• Air Marshals: Undercover and Under Arrest

    The Federal Air Marshal Service presents the image of an elite undercover force charged with making life-and-death decisions that demand sound judgment. ProPublica found that dozens of air marshals have been charged with crimes, including 18 felonies, and hundreds more have been accused of misconduct. Cases include smuggling drugs past airport security, aiding a human trafficking ring, child sex abuse, bribery, drunken driving, domestic violence, holding an escort against her will during an overnight layover, solicitation to commit murder and voyeurism after one air marshal was caught taking photos of women's genitals on the steps of the Lincoln Memorial.
  • Bus Drivers

    "The Channel 8 I-team investigated the criminal histories of all of Clark County School Bus Drivers. Major findings include: 13% of drivers had come in contact with the courts, either arrested, cited or charged with a crime, 5% of those resulted in convictions, including 6 convictions for driving under the influence."
  • Where Doubt Remains

    This is an online multimedia series about two criminal convictions involving former police chief Lee Jones and Joe Lavigne, both of whom may have been wrongly accused. In 1998, it was alleged that Jones sexually abused two boys and Lavigne was convicted of raping his fiver-year-old daughter in 1996.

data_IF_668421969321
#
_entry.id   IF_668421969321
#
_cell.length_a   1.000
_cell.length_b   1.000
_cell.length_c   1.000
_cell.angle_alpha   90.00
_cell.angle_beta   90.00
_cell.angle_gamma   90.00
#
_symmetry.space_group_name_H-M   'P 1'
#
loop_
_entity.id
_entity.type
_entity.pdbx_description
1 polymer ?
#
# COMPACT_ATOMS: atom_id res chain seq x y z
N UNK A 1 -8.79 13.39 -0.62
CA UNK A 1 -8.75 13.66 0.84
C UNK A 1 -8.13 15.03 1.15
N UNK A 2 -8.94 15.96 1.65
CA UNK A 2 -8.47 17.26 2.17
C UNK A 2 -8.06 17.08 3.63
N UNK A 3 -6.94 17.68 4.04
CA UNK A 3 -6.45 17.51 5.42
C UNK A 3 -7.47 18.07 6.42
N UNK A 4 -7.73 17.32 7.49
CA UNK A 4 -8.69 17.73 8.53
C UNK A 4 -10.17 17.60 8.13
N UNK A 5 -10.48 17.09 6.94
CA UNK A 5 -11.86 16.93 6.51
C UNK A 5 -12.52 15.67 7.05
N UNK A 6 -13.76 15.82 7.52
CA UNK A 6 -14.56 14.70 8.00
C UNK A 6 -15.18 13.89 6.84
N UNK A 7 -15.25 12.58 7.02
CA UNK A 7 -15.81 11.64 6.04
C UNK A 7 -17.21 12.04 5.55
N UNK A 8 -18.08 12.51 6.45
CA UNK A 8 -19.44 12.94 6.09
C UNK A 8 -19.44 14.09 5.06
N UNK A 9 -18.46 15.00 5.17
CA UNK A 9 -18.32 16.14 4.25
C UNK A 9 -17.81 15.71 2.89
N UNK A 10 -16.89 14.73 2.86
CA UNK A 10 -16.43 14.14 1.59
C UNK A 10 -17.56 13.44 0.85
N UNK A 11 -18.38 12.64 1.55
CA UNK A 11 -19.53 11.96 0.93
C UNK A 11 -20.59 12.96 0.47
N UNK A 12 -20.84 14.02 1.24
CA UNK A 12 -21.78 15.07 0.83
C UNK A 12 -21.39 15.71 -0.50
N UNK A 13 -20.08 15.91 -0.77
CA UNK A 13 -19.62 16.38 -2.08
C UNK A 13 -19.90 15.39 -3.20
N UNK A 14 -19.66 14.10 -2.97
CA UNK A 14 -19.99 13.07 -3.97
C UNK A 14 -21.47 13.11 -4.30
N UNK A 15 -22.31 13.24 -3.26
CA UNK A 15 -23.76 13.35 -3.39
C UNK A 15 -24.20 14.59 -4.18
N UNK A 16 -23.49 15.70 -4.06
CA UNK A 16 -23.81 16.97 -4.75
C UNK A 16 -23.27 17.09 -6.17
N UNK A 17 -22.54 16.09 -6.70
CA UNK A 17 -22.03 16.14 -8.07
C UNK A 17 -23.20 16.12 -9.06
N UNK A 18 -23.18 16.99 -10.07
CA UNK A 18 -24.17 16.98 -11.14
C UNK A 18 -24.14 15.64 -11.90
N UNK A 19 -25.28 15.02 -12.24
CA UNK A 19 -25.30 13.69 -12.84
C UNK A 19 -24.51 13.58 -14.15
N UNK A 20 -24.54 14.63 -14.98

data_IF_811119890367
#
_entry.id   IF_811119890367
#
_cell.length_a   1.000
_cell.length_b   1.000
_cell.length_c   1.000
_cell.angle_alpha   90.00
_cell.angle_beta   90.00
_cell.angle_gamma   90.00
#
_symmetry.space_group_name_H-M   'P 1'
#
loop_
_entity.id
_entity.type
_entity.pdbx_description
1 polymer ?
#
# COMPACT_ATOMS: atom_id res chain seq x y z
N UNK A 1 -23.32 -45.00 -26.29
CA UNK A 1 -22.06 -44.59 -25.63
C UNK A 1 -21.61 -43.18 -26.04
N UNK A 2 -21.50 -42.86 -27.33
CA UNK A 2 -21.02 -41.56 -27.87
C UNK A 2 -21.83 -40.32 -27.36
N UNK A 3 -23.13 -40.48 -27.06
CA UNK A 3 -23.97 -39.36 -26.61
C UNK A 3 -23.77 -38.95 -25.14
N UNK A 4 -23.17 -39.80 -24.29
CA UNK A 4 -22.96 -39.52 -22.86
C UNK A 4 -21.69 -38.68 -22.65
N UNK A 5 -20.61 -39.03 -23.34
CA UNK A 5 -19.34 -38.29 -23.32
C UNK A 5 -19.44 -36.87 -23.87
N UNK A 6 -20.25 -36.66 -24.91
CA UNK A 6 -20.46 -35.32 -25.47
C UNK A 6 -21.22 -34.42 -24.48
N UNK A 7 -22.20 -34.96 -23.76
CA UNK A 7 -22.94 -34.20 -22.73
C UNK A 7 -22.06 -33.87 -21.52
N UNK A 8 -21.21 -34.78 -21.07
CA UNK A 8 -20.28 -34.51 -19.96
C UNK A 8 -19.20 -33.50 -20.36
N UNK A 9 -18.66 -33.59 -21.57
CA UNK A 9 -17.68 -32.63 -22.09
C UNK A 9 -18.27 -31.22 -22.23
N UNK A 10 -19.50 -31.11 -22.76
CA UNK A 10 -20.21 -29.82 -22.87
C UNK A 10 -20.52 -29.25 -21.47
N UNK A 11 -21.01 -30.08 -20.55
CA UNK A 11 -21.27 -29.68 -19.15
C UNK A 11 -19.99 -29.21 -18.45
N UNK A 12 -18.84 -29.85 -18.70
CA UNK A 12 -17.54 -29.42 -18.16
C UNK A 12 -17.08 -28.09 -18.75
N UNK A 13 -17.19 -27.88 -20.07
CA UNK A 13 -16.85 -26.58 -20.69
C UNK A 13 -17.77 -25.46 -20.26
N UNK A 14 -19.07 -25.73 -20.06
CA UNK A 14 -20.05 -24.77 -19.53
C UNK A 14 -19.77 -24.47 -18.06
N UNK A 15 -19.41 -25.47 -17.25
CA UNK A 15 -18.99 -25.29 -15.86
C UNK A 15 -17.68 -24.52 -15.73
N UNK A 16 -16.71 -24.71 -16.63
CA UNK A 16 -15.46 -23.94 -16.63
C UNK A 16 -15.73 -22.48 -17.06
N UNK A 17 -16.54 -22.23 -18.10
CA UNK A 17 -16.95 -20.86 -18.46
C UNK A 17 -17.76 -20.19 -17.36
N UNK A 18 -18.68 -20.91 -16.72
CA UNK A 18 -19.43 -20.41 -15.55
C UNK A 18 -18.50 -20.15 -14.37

• Where Doubt Remains

    A multimedia investigation "detailing two questionable criminal convictions in West Virginia."
  • Corruption in the Speaker's House

    An "investigation into the activities of N.C. House Speaker Jim Black has directly led to three criminal convictions and contributed significantly to the conviction of a fourth person. The investigation has also sparked the biggest open government reforms in North Carolina since Watergate and resulted in the end of Black's tenure as one of the state's most powerful officials."
  • Policing Hollywood

    The author investigated the Hollywood (FL) Police Department. The three articles look at the cronyism and nepotism in the police force and the firm grip the Police Benevolent Associationon held on the police force. The union largely runs the police force and those that don't fall in step are punished, while loyalists are rewarded with promotions and lucrative off-duty deals even if their police work is sub-standard.